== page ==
Other bits are intended as mostly realistic. She drinks coffee. If she drank bleach every morning, all the readers would legitimately say "WTF? Why is that in your book??" And "it's fiction, I can do what I want" isn't really a helpful answer.

But the bondage stuff is somewhere between. I think to some people, it's clearly supposed to be fantasy. No-one would EVER do ANYTHING remotely like that in real life, right? So it doesn't matter if it's a random mix of mostly-safe-for-beginner stuff, and physically-safe-but-a-big-red-flag stuff, and really unwise stuff. It's all just "let's pretend". But to many people, they don't want to be tied up ACTUALLY against their will. But they DO like being tied up, and that's something lots of people actually DO. And it's not UNREALISTIC that the only person the protagonist's met who's openly into bondage is a dangerous control freak bully with unhealthy relationship habits and no idea of the difference between safe and dangerous, but it's UNREPRESENTATIVE, and it's irresponsible to say "this is what bondage is", when some people will read that and say, "that's obviously dangerous, lets ban it" and other people will say, "that seems fun, lets try it".

And the author could have gone in either direction. Grey could have kidnapped the protagonist -- then everyone knows that even if it's hot in fantasy, it's not a good model for real life. Or he could have had a passing familiarity with how to ACTUALLY do bdsm, even if he departed from it. That would make a lot of sense for the story, if he was known as a bdsm top who didn't care much about consent. And sure, for many people, that's the ONLY sort of BDSM-er they've met or can imagine. But it's still a problem to say that that's all there is ANYWHERE.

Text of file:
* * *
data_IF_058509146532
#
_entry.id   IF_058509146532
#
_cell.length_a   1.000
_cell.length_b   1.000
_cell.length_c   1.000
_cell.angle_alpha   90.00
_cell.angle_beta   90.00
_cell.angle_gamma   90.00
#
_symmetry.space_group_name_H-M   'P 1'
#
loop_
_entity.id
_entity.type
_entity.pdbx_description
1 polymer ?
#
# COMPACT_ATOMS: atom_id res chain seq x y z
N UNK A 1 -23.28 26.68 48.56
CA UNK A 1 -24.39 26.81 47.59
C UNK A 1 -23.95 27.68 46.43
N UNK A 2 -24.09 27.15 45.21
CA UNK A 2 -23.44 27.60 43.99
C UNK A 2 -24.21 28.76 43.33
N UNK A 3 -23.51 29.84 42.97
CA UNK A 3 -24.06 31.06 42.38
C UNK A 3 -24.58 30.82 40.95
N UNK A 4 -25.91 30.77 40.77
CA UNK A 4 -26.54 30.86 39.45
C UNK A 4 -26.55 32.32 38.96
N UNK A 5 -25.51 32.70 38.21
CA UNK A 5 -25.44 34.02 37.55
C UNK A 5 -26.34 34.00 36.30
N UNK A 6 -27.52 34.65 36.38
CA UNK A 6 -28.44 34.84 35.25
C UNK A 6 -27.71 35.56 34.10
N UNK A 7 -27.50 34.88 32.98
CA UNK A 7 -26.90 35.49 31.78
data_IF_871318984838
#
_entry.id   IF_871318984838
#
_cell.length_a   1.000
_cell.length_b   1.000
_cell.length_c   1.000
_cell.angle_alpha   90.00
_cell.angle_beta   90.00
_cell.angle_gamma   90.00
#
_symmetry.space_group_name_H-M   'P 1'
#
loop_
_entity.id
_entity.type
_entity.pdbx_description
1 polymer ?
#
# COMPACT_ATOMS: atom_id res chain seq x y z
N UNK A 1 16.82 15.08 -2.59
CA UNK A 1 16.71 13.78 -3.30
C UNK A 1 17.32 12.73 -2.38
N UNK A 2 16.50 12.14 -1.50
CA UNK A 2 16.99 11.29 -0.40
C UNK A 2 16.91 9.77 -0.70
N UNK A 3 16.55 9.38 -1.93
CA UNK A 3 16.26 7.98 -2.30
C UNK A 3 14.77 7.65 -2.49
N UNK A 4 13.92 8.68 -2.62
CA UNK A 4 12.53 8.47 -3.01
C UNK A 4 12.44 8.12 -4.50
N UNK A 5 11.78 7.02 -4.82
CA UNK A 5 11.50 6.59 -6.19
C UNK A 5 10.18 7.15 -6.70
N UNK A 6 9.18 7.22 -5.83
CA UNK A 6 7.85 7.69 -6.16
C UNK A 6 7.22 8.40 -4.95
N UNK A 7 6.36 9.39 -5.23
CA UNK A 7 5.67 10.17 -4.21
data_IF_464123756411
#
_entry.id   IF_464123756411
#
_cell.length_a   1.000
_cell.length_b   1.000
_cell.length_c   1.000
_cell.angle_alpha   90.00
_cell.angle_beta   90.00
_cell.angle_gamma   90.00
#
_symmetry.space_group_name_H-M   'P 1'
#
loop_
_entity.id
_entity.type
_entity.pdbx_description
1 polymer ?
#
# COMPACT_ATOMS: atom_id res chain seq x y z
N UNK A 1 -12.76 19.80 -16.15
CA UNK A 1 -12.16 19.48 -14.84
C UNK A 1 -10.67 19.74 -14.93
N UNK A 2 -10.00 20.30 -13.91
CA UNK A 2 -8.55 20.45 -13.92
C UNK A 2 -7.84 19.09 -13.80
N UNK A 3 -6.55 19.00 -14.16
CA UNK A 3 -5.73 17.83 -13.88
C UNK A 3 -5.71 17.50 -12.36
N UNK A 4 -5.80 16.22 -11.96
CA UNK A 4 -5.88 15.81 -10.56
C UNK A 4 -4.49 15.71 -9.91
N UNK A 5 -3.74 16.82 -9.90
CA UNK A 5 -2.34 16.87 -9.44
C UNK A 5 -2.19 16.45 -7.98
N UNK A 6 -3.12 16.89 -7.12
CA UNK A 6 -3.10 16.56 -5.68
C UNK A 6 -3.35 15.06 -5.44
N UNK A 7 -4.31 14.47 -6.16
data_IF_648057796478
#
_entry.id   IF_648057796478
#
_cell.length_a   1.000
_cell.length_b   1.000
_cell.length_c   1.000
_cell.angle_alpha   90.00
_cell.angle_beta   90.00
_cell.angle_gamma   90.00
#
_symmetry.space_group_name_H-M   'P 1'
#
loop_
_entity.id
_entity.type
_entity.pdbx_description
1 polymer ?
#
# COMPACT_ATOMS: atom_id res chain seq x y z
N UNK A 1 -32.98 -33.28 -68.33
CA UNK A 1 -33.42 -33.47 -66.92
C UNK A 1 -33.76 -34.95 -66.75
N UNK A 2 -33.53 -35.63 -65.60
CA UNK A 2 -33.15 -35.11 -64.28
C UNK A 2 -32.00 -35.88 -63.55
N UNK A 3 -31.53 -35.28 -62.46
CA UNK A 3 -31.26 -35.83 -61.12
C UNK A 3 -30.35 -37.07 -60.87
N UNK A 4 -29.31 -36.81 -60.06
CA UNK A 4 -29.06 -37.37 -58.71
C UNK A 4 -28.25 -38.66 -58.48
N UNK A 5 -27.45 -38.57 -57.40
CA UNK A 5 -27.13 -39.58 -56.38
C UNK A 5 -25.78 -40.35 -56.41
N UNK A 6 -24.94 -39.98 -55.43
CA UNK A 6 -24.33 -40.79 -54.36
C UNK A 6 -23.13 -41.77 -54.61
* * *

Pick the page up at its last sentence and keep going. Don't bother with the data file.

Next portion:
But the book bypasses all that. It's like, "deep dark secret, check", obviously we don't need to care about the legal or physical safety of any of the REAL WORLD PEOPLE that "dark secret" applies to, because it's just their for my titillation, right? :(

Other books

And I think that might stand out in other books. There's things which the author thought they could gloss over, which really stand out to me. And sometimes, once I learn what to ignore, I see the strengths of the rest of the book. And sometimes, they're unavoidably central to *most* people, but the minority who can ignore them really love the rest of the book.

But I suspect the same probably applies to big themes too. That there's books where the big theme is obscured by something that stood out *to me*. Or vice versa. But I'm not sure what examples would be.
jack: (Default)
Q. Do you have any advice for tourists to England?
A. Be passionate about something in your life and don't use CVS.
Q. ...
A. Do you have a problem?
Q. Sorry, I meant "Do you have any relevant advice for tourists to England?"
A. Sorry, I meant "Do you have a relevant problem?"
jack: (Default)
I went to the classics museum again one lunchtime. And caught a Growlithe! :)

But I also admired the statues.

I think I mostly re-absorbed the impressions of the ones I was really interested in the last time.

The sprawling faun, so sensuous and lascivious.

The bronze boxer, weary and bashed up, hand wraps (?) and small cuts inlaid in a different metal. I wonder what the story is of someone who said "I need a statue of an exhausted boxer about to make a final stand"?